The ongoing migrant crisis in Europe has placed Africa-to-Europe migration in the global spotlight in a way that is unprecedented. Since the 2013 Lampedusa migrant boat disaster, more than 15 000 migrant deaths have been recorded in the Mediterranean Sea.
As a result, media and policy makers have been paying closer attention to the abuse and victimisation of migrants in the North African region. However, the migration of Africans moving within the continent – particularly from the Horn towards Southern Africa – is an important matter that is comparatively understudied.
Perhaps because relatively fewer people move southwards, the migrant abuses, deaths and incidents of human trafficking associated with this route also receive far less emphasis in continental and international policy debates.
Since 1994, South Africa has been one of the most popular destination countries for African migrants and refugees moving southwards, primarily because of economic opportunities and its relatively stable political climate. Legal loopholes and government corruption also make it easier for illegal immigrants to cross its borders.
Most African migrants to South Africa come from neighbouring countries Zimbabwe, Mozambique, Lesotho, and Malawi. Only 7.3% of migration is estimated to come from countries outside of the Southern African Development Community. The longest journeys are by those coming from the Horn of Africa. In 2017, an estimated 13 400 to 14 050 Ethiopian and Somali migrants and refugees travelled through Kenya, Tanzania, Malawi, Mozambique, Zambia and Zimbabwe to South Africa.
Smugglers play a key role in the movement of migrants into South Africa. According to a report by the Regional Mixed Migration Secretariat published in March 2017, 97% percent of Ethiopians and Somalis interviewed in South Africa between 2014 and 2016 used smugglers to facilitate their journeys. The price for this service ranged from US$2 500 to US$5 000.
However, some migrants don’t survive the journey. ENACT media monitoring research looking at Southern Africa in 2016 and 2017 revealed that this route can be deadly. For example, in June 2016, lack of airflow in a truck carrying more than 100 Ethiopian migrants resulted in the deaths of 19 migrants in Zambia. Similarly, in December 2017, the bodies of 13 Somali migrants – believed to have suffocated in a container truck – were found dumped in a bush in Mozambique.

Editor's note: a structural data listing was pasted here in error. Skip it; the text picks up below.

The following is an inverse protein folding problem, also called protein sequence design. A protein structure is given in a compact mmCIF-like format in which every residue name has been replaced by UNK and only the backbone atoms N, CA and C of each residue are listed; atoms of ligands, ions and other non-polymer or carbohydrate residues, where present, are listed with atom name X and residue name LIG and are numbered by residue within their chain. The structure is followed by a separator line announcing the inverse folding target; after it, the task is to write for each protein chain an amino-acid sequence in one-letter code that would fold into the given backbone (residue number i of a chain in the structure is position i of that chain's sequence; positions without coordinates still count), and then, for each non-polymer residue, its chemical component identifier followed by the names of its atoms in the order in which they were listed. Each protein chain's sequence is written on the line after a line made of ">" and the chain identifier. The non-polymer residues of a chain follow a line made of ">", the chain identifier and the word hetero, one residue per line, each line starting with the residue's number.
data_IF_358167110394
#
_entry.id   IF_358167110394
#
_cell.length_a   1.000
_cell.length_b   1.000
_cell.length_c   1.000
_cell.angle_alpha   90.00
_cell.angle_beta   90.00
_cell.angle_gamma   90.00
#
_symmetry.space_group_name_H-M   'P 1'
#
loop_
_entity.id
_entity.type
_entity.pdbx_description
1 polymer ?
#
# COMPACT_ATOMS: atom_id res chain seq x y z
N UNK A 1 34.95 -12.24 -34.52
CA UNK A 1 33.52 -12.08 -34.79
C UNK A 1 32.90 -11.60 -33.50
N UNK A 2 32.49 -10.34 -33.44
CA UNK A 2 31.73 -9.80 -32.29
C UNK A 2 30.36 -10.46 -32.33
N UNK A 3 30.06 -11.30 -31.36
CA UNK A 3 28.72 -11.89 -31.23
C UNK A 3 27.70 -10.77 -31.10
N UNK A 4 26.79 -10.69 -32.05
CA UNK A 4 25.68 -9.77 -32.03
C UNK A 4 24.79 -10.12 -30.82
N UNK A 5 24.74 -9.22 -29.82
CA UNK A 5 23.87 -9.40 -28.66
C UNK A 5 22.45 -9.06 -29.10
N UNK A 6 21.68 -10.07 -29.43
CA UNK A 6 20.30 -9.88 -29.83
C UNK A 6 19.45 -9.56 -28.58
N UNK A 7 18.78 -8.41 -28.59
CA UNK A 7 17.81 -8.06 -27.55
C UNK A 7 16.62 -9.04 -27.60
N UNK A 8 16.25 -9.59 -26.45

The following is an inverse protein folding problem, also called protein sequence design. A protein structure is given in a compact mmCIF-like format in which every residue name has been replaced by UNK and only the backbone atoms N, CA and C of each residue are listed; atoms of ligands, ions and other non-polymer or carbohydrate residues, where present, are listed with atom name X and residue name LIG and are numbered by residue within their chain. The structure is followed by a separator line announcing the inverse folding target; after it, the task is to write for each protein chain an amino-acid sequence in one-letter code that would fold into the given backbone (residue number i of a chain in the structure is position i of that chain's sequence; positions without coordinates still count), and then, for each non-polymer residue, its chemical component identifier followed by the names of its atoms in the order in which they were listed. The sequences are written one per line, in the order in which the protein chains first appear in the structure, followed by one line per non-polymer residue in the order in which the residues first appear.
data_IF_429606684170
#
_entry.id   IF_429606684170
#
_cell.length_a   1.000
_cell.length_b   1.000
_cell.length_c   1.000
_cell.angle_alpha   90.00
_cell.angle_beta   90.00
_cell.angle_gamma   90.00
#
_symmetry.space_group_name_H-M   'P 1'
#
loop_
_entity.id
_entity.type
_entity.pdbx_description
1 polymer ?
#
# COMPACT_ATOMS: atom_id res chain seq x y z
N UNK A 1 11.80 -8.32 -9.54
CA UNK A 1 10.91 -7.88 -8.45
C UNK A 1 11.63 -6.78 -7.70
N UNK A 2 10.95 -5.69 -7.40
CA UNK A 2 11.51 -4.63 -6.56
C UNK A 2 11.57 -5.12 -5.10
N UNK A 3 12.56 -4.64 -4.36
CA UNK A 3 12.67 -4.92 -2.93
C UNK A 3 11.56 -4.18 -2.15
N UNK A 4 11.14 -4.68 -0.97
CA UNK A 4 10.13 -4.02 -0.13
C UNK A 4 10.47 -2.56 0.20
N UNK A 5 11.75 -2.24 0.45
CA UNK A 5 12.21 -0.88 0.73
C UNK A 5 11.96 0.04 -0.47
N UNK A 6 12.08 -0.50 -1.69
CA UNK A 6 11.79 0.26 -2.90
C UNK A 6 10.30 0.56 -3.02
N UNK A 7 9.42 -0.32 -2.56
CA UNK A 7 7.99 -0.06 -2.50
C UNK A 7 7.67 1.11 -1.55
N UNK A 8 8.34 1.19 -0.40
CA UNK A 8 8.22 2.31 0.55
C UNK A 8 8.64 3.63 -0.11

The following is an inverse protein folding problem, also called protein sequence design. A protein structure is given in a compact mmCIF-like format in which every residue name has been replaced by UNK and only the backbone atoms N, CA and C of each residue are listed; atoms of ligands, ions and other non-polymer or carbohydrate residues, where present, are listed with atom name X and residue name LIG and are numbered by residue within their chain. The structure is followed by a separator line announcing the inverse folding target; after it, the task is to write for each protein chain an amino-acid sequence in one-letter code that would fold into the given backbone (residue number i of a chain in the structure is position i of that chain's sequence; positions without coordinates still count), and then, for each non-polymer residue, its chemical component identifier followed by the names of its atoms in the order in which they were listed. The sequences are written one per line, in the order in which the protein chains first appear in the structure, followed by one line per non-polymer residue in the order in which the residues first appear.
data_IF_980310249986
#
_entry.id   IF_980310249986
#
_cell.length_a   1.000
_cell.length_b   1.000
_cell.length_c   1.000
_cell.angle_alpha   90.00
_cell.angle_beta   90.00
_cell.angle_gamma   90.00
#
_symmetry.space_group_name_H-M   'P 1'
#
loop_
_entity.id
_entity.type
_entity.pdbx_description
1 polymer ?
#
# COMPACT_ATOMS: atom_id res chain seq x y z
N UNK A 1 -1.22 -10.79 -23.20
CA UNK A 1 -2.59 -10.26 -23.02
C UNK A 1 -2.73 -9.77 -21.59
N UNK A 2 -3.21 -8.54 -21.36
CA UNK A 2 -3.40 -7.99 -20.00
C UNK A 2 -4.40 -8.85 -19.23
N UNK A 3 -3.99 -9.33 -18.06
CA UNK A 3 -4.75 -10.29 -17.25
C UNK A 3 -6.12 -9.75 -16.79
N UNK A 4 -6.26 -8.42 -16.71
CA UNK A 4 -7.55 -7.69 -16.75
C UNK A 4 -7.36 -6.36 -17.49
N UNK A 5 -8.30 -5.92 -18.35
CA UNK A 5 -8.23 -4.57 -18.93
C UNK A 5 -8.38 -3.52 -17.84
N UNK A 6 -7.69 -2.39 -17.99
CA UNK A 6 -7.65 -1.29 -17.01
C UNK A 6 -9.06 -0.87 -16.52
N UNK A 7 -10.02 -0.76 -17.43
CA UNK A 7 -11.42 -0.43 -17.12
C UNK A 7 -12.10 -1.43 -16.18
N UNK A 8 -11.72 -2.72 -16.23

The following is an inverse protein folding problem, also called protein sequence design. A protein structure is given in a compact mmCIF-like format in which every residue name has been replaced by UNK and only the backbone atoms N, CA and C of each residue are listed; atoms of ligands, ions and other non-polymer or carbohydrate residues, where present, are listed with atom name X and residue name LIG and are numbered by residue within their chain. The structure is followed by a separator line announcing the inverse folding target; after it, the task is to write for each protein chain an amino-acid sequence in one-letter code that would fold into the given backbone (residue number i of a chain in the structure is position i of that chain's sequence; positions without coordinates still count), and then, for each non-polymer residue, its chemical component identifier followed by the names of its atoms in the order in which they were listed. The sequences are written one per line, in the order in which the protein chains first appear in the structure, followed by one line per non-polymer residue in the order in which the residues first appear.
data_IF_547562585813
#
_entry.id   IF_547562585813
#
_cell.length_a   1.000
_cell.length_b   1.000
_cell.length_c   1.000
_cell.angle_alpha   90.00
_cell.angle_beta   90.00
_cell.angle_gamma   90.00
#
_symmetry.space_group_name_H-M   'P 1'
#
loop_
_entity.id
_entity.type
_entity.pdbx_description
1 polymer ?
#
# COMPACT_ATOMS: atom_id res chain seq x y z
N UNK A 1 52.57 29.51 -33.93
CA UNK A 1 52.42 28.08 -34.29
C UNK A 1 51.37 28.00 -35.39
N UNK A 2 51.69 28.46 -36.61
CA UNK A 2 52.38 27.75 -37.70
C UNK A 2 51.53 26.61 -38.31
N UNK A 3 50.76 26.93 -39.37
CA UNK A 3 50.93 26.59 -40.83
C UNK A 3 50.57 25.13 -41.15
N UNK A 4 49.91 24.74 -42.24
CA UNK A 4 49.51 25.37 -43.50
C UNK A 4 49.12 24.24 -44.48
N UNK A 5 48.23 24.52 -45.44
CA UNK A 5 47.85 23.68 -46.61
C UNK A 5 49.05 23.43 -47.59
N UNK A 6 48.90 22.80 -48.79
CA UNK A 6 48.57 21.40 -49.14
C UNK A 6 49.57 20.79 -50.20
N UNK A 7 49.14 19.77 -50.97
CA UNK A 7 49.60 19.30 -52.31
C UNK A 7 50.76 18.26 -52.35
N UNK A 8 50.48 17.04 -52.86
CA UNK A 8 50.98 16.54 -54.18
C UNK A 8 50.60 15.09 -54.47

The media monitoring research also suggests a high volume of human trafficking incidents in South Africa in recent years: 58 in just 2016 and 2017 alone. Nearly half of these incidents involved individuals from 10 other African countries, meaning that international as well as domestic trafficking is prevalent in South Africa. The form of work or industry most commonly mentioned alongside trafficking in South African news reports is prostitution and sex work, followed by labour such as unpaid work in mines.
If policy makers are sincerely interested in the fates of African migrants and trafficked persons, beyond the impact of their arrival in Europe, more attention is needed on southern migration: particularly to expose abuse and victimisation and improve policy responses to the issue. Investigative reporting can and should play a key role in this process, particularly in reporting that exposes truthful accounts of migrants’ and victims’ experiences.
Ciara Aucoin, senior research consultant, and Edwin Hlase, research consultant, ENACT project, ISS